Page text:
(Note: On my puter screen the wording in this posting far exceeds the right edge. I don't know why...never had it happen before.)
My job, my Heathkit transceiver repairs, Christmas shopping with the wife, wrapping, packing and shipping what she bought have
all been putting a severe crimp in my restoration style. But I finally found some time to start checking out the coils in this dog.
Here they are:
A. Primary and secondary windings of the power transformer
B. Local oscillator.
C. Primary and secondary windings of the IF transformers (IF cans).
D. Primary and secondary windings of the audio output transformer.
E. This radio has seven pushbutton tuning coils.
F. Antenna coil(s).
G. Speaker field coil (found on electromagnetic speakers).
H. Anything else that remotely smacks of being a coil.
Let’s start with the power transformer primary winding. The large arrows are the multimeter red and black lead connection points.:
This is the on/off switch. It's operated by pushbutton:
It’s difficult to make out on the schematic, but I think we should get 12-ohms for this reading. Hey...10.3-ohms suits me just fine:
The secondary is center-tapped, meaning it’s divided into two halves…upper and lower. We’ll first measure the entire winding…plate to plate on the #84 rectifier tube, pins 2 to 3:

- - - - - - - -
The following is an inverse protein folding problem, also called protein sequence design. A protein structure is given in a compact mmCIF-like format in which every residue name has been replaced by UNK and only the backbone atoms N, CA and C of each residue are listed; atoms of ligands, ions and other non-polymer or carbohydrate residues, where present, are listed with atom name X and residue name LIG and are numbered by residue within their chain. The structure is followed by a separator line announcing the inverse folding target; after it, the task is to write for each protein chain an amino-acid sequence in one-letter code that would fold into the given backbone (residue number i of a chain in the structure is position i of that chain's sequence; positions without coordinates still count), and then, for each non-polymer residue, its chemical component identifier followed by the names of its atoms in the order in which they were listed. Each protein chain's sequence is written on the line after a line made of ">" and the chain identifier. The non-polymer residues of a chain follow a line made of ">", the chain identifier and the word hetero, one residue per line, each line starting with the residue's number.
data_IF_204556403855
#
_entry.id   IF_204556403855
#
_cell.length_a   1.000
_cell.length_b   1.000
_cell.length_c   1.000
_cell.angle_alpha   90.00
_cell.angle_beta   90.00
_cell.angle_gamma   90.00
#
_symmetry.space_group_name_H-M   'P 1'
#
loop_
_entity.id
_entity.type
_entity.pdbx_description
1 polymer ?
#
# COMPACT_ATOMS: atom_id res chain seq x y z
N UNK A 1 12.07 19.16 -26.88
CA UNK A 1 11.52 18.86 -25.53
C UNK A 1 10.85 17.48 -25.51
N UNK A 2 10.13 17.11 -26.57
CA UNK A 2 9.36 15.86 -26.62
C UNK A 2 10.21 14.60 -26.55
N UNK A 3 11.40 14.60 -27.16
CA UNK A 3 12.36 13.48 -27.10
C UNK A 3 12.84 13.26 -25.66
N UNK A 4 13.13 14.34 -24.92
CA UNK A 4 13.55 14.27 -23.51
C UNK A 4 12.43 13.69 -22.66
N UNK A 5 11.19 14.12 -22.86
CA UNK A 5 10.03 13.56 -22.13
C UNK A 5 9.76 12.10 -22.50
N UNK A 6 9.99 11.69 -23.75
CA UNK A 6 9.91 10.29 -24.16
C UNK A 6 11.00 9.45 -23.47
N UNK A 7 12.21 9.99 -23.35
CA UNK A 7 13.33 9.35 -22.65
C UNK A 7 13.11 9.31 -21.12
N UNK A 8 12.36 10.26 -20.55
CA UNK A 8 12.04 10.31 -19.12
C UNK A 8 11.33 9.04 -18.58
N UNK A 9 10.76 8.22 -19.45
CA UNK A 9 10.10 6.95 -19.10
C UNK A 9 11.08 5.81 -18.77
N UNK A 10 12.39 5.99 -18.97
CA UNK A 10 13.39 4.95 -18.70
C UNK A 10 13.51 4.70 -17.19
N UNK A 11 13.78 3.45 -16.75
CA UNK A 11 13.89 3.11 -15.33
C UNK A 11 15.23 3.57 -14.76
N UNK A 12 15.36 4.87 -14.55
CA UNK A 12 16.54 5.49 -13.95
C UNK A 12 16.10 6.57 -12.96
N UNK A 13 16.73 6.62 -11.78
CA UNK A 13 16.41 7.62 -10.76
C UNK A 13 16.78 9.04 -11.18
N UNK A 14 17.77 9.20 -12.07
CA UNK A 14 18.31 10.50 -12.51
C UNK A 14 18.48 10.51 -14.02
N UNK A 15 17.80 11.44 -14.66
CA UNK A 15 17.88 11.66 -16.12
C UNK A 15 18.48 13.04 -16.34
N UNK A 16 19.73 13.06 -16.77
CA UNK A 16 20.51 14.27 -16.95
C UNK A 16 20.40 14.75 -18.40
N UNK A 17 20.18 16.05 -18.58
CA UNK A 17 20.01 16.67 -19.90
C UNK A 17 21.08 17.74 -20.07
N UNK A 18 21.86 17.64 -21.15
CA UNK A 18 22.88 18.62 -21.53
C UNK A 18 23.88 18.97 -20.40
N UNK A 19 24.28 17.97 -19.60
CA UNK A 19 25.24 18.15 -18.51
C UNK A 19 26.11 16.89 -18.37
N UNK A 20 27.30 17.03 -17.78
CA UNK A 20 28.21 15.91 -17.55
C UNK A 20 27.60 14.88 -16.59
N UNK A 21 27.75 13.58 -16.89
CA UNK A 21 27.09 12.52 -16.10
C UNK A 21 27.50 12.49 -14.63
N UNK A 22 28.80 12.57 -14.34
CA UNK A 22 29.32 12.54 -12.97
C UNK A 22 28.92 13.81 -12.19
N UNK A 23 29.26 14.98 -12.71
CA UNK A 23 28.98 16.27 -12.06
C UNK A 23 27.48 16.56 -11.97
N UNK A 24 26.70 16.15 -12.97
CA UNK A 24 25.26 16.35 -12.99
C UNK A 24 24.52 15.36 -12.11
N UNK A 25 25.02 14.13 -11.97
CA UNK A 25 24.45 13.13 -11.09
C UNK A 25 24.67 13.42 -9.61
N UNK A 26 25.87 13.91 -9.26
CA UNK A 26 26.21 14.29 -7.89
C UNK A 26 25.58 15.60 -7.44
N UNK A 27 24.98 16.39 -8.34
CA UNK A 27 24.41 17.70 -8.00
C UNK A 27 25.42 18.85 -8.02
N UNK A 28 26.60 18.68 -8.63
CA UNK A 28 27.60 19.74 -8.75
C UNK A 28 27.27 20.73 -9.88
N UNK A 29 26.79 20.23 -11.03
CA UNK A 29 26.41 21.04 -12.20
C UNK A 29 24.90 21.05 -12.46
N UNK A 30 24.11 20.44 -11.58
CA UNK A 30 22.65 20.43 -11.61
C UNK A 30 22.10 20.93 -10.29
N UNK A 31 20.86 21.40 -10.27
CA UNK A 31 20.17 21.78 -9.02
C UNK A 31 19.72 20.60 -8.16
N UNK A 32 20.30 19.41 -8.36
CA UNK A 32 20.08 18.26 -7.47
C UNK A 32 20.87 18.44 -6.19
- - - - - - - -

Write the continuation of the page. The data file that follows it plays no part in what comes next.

Looking good. I like it:
Now let’s individually measure the secondary top and bottom halves, pin 2 then pin 3 to the non-grounded end of the Candohm resistor (circled in blue on the schematic and green in the chassis). The grounded end is circled in orange.
The combined readings should of course add up to almost 272-ohms:
129-ohms plus 142.5-ohms equals 271.5-ohms. We’ll take that:
Last up is the power transformer filament winding, pins 1 & 5:
We have continuity, but it’s much higher than the "less than .1-ohms" value shown on the schematic. I’m not sure what to think about this:
At least the power transformer isn’t fried (a big load off my mind), so let’s move on to the pushbutton tuning coils. There’s seven of them. Each should read only a few ohms.
The schematic shows that one end of each coil is grounded, so the black lead was simply clipped to the collective ground wire (yellow arrow). The red circles show the connection points for the red multimeter lead:
There was a little bit of variance, but all seven coils are good to go:
We’ll finish up with the audio output transformer:
The secondary winding comes first. The transformer’s metal frame is riveted to the chassis, thus providing the ground as shown in the schematic, so the black multimeter lead is connected to the chassis. The red lead is connected to the terminal in the red circle:
Generally speaking, audio output transformer secondary readings are fairly low.
We can live with this:
The center-tapped primary will be the final reading for this posting. The striped wire in the pic is the centertap. From there to the black wire is the bottom half of the winding. From the striped wire to the white wire is the top half:
And the bottom half reading is (ignore the number one).
Uh-oh...I'llllllll be back!: